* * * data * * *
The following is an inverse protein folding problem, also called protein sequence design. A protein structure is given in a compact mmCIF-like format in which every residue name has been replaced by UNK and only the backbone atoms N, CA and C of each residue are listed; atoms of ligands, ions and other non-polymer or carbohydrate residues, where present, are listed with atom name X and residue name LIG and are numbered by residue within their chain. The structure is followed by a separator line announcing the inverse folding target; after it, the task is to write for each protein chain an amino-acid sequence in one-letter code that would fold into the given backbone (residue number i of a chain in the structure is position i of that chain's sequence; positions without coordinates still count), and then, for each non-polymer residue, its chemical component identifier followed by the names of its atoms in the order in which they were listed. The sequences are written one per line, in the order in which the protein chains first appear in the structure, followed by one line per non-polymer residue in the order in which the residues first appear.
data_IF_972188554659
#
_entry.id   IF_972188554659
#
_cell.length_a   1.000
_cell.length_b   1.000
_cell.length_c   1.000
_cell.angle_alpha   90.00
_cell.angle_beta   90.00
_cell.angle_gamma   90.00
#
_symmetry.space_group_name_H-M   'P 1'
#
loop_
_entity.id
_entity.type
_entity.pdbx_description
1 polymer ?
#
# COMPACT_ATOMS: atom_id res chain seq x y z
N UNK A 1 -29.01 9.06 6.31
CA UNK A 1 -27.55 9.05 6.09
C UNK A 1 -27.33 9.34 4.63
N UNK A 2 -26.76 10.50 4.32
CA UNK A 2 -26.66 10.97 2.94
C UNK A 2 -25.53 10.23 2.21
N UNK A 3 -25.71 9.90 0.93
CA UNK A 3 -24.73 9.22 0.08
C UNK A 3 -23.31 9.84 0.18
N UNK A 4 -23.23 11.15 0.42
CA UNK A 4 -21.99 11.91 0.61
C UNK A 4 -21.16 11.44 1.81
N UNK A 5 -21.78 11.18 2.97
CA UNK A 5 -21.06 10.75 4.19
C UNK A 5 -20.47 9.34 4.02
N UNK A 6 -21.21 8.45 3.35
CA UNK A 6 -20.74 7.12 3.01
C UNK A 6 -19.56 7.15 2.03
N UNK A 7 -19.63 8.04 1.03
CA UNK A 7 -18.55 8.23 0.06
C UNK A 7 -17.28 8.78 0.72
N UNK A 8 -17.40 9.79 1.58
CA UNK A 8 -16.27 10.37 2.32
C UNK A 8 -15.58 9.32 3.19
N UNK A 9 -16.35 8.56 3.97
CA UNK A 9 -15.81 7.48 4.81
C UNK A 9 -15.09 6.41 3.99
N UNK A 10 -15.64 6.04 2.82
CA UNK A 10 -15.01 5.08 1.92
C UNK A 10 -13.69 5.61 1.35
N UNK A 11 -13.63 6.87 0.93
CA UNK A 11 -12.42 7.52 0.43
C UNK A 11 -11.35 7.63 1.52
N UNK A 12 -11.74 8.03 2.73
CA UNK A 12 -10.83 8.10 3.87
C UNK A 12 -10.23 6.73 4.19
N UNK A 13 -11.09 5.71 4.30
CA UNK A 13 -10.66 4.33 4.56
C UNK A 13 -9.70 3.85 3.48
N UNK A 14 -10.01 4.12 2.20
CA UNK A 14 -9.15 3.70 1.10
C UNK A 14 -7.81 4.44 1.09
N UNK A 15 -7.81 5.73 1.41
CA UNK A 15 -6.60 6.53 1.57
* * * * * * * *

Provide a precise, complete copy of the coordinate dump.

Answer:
The following is an inverse protein folding problem, also called protein sequence design. A protein structure is given in a compact mmCIF-like format in which every residue name has been replaced by UNK and only the backbone atoms N, CA and C of each residue are listed; atoms of ligands, ions and other non-polymer or carbohydrate residues, where present, are listed with atom name X and residue name LIG and are numbered by residue within their chain. The structure is followed by a separator line announcing the inverse folding target; after it, the task is to write for each protein chain an amino-acid sequence in one-letter code that would fold into the given backbone (residue number i of a chain in the structure is position i of that chain's sequence; positions without coordinates still count), and then, for each non-polymer residue, its chemical component identifier followed by the names of its atoms in the order in which they were listed. The sequences are written one per line, in the order in which the protein chains first appear in the structure, followed by one line per non-polymer residue in the order in which the residues first appear.
data_IF_972188554659
#
_entry.id   IF_972188554659
#
_cell.length_a   1.000
_cell.length_b   1.000
_cell.length_c   1.000
_cell.angle_alpha   90.00
_cell.angle_beta   90.00
_cell.angle_gamma   90.00
#
_symmetry.space_group_name_H-M   'P 1'
#
loop_
_entity.id
_entity.type
_entity.pdbx_description
1 polymer ?
#
# COMPACT_ATOMS: atom_id res chain seq x y z
N UNK A 1 -29.01 9.06 6.31
CA UNK A 1 -27.55 9.05 6.09
C UNK A 1 -27.33 9.34 4.63
N UNK A 2 -26.76 10.50 4.32
CA UNK A 2 -26.66 10.97 2.94
C UNK A 2 -25.53 10.23 2.21
N UNK A 3 -25.71 9.90 0.93
CA UNK A 3 -24.73 9.22 0.08
C UNK A 3 -23.31 9.84 0.18
N UNK A 4 -23.23 11.15 0.42
CA UNK A 4 -21.99 11.91 0.61
C UNK A 4 -21.16 11.44 1.81
N UNK A 5 -21.78 11.18 2.97
CA UNK A 5 -21.06 10.75 4.19
C UNK A 5 -20.47 9.34 4.02
N UNK A 6 -21.21 8.45 3.35
CA UNK A 6 -20.74 7.12 3.01
C UNK A 6 -19.56 7.15 2.03
N UNK A 7 -19.63 8.04 1.03
CA UNK A 7 -18.55 8.23 0.06
C UNK A 7 -17.28 8.78 0.72
N UNK A 8 -17.40 9.79 1.58
CA UNK A 8 -16.27 10.37 2.32
C UNK A 8 -15.58 9.32 3.19
N UNK A 9 -16.35 8.56 3.97
CA UNK A 9 -15.81 7.48 4.81
C UNK A 9 -15.09 6.41 3.99
N UNK A 10 -15.64 6.04 2.82
CA UNK A 10 -15.01 5.08 1.92
C UNK A 10 -13.69 5.61 1.35
N UNK A 11 -13.63 6.87 0.93
CA UNK A 11 -12.42 7.52 0.43
C UNK A 11 -11.35 7.63 1.52
N UNK A 12 -11.74 8.03 2.73
CA UNK A 12 -10.83 8.10 3.87
C UNK A 12 -10.23 6.73 4.19
N UNK A 13 -11.09 5.71 4.30
CA UNK A 13 -10.66 4.33 4.56
C UNK A 13 -9.70 3.85 3.48
N UNK A 14 -10.01 4.12 2.20
CA UNK A 14 -9.15 3.70 1.10
C UNK A 14 -7.81 4.44 1.09
N UNK A 15 -7.81 5.73 1.41
CA UNK A 15 -6.60 6.53 1.57